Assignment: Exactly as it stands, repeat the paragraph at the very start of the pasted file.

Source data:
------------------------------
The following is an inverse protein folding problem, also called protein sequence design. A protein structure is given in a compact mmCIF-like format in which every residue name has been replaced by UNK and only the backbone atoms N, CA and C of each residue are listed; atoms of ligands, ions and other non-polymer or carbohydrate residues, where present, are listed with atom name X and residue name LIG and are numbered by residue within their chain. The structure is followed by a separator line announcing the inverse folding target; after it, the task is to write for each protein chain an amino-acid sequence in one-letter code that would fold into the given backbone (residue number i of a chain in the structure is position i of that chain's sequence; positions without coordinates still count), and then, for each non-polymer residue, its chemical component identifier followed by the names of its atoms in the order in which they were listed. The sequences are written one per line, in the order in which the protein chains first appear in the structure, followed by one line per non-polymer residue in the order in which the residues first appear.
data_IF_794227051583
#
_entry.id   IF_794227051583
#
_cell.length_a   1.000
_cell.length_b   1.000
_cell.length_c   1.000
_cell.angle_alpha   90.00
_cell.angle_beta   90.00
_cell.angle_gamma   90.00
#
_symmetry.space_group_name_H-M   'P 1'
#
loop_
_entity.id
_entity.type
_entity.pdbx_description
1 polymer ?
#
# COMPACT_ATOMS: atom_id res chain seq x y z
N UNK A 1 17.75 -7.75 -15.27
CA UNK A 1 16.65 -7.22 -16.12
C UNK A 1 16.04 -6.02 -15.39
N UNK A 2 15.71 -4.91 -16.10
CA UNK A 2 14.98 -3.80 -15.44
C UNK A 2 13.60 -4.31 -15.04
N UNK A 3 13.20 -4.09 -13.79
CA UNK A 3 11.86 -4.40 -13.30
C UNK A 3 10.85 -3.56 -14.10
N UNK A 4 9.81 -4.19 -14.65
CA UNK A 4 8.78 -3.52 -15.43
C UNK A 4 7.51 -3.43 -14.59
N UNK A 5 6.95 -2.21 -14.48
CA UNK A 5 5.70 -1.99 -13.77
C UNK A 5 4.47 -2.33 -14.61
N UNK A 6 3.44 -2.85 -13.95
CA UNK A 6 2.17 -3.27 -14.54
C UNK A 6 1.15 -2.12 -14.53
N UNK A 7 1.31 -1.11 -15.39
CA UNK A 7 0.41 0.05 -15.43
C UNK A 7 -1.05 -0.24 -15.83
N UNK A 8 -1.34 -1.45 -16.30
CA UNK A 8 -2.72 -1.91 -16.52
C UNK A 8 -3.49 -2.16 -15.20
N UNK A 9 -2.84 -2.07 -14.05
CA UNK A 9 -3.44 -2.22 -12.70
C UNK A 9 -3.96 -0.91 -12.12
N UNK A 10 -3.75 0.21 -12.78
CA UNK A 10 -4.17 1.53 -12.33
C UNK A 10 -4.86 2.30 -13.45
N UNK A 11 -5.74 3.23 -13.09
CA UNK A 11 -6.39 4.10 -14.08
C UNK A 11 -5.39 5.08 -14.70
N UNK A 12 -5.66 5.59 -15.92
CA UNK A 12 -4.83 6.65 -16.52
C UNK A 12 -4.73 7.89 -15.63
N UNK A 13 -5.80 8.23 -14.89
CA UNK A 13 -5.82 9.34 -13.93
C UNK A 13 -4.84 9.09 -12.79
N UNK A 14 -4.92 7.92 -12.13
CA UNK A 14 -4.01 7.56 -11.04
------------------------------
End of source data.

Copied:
The following is an inverse protein folding problem, also called protein sequence design. A protein structure is given in a compact mmCIF-like format in which every residue name has been replaced by UNK and only the backbone atoms N, CA and C of each residue are listed; atoms of ligands, ions and other non-polymer or carbohydrate residues, where present, are listed with atom name X and residue name LIG and are numbered by residue within their chain. The structure is followed by a separator line announcing the inverse folding target; after it, the task is to write for each protein chain an amino-acid sequence in one-letter code that would fold into the given backbone (residue number i of a chain in the structure is position i of that chain's sequence; positions without coordinates still count), and then, for each non-polymer residue, its chemical component identifier followed by the names of its atoms in the order in which they were listed. The sequences are written one per line, in the order in which the protein chains first appear in the structure, followed by one line per non-polymer residue in the order in which the residues first appear.